A total of 44,835 patients from 738 study centers met the eli-gibility criteria and were included in the analysis. Enrollment started in February 2008 and ceased in September 2009.

Observational plan and variables

Iopromide was administered in a routine manner, specific to the investigator, on the day of the examination, once or more depending on the diagnostic indication and need, in compliance with the package insert. Premedication use was recorded on a checklist included on the case-report form (CRF) (corticosteroids, H1/H2 blockers and/or other); the use of premedication was at the discretion of the attend-ing investigator, and was administered according to his/her usual practice. All investigators were clearly informed of the objectives, variables, and specific aspects of this NIS.

   The following data were recorded for each patient using a two-page CRF (similar, but not identical to the CRF used in Kopp et al. (4)): demographics, concomitant diseases, pre-and concomitant medications, examination region, indi-cation, contrast medium volume, type of application and examination, contrast quality, and adverse events (AEs). All paper CRFs were entered into a validated electronic database by a contract research organization according to a defined double-data-entry process. All returned CRFs were reviewed for completeness and plausibility using vali-dated electronic edit checks, and any queries regarding the information in the CRF were directed to the investigators, where necessary. This included a follow-up of all hidden AEs as well as any queries that were generated. All queries were followed up until final resolution or until no further information could be obtained.

  Investigators subjectively assessed the image quality according to the following five categories: excellent, good, adequate, non-diagnostic, and not specified.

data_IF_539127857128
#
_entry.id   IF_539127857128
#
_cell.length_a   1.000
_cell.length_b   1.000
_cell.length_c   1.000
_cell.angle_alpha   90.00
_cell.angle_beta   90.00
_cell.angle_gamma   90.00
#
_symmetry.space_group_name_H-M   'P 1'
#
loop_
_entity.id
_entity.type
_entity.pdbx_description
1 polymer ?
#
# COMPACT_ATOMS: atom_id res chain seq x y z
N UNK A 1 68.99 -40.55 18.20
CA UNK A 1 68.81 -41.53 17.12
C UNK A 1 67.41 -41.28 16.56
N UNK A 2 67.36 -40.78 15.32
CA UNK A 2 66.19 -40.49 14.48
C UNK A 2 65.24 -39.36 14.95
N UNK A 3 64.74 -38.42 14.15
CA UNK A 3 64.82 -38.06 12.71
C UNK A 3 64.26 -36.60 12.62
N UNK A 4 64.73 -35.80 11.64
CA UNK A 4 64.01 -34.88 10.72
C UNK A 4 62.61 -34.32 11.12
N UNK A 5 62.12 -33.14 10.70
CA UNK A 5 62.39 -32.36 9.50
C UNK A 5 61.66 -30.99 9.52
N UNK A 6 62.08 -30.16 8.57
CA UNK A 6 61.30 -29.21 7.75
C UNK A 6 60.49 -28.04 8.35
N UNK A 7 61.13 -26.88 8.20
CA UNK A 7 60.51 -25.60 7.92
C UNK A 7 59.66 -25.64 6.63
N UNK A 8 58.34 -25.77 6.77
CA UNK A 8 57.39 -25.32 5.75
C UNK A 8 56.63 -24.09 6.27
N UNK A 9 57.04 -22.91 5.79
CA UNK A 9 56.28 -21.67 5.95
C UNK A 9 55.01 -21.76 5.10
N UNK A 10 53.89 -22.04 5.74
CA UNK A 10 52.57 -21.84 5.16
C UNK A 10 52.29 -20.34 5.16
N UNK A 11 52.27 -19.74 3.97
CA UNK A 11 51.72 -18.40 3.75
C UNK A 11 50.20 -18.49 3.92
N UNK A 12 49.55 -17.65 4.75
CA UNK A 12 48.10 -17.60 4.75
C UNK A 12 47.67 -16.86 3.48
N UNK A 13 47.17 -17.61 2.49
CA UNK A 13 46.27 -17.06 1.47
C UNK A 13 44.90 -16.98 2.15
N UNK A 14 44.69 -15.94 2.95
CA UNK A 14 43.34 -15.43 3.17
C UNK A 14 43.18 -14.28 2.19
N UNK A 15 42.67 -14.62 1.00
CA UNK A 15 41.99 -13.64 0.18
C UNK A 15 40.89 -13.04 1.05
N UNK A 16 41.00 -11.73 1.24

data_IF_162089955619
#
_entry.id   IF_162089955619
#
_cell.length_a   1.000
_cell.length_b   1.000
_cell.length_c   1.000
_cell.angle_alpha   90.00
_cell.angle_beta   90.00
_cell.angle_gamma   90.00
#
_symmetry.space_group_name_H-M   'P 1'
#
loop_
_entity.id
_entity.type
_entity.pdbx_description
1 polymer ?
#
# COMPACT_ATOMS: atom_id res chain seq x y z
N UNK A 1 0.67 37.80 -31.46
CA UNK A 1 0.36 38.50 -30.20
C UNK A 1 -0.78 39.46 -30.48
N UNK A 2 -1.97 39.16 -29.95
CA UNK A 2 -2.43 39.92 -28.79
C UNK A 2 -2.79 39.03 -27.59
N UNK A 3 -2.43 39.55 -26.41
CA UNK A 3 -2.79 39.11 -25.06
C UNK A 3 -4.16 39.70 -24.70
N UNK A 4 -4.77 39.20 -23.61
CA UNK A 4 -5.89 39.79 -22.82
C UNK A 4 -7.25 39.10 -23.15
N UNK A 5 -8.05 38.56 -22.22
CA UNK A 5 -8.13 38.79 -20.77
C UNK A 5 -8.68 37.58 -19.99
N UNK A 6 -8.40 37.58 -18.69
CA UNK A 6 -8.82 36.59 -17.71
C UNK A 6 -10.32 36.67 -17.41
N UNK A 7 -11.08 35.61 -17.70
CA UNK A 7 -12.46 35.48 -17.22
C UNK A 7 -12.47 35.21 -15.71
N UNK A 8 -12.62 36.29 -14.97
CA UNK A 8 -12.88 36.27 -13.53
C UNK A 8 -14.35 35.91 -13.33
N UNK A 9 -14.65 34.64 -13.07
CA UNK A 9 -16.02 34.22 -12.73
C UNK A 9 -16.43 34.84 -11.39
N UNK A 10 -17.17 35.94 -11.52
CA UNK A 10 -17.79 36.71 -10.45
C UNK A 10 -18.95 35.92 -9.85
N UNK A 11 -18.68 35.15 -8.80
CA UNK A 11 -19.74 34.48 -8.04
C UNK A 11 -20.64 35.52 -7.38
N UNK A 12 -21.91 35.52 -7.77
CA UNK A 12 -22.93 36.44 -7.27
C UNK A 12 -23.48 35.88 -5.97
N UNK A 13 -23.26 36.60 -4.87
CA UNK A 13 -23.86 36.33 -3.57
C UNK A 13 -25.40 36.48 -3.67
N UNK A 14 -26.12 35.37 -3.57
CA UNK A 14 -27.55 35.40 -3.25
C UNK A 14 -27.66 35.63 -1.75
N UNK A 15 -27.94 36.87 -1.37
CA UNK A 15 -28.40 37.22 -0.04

All AEs that occurred within the patient observation time (30–60 min according to the local packaging information) were recorded in a separate questionnaire, in terms of symp-toms, onset, duration, intensity, and causal relationship. The following AEs were anticipated based on their known potential occurrence in conjunction with the administration of contrast media, and could be ticked as a checkbox: warmth, heat sensation, taste disorder, nausea, vomiting, pain, itching, erythema, exanthema, urticaria, edema, sneez-ing, coughing, dyspnea, bronchospasm, and sudden change in blood pressure (increase or decrease). In addition, the investigator was given the opportunity to report any other observed AEs as free text. Injection site warmth, feeling hot, or injection site pain of mild intensity were defined post hoc as tolerance indicators (TIs). No laboratory tests were required. Investigators were asked to classify an AE as non-serious or serious. A classification as serious was to be detailed if it fulfilled one of the following criteria (checkboxes were to be chosen): hospitalization necessary or prolonged; persistent or significant disability/incapacity; congenital anomaly/birth defect; important medical event; and life-threatening or fatal outcome (in which the date and cause of death were to be documented). The investigator was asked to document the date of the AE, the onset of the AE post-injection in hours/min, and the duration (days, hours, minutes). The investigator was also asked to classify the inten-sity of an AE (mild, moderate, or severe) and to assess the causal relationship to iopromide administration (yes/no). A classification of a causal relationship to iopromide adminis-tration turned the respective AE into an ADR. Finally, the investigator was asked to document the actions taken (none, event treated with drugs, other measures [treatment or other measures to be detailed]), and the event outcome (recovered/resolved, recovering/resolving, recovered/resolved with sequelae, fatal, and unknown).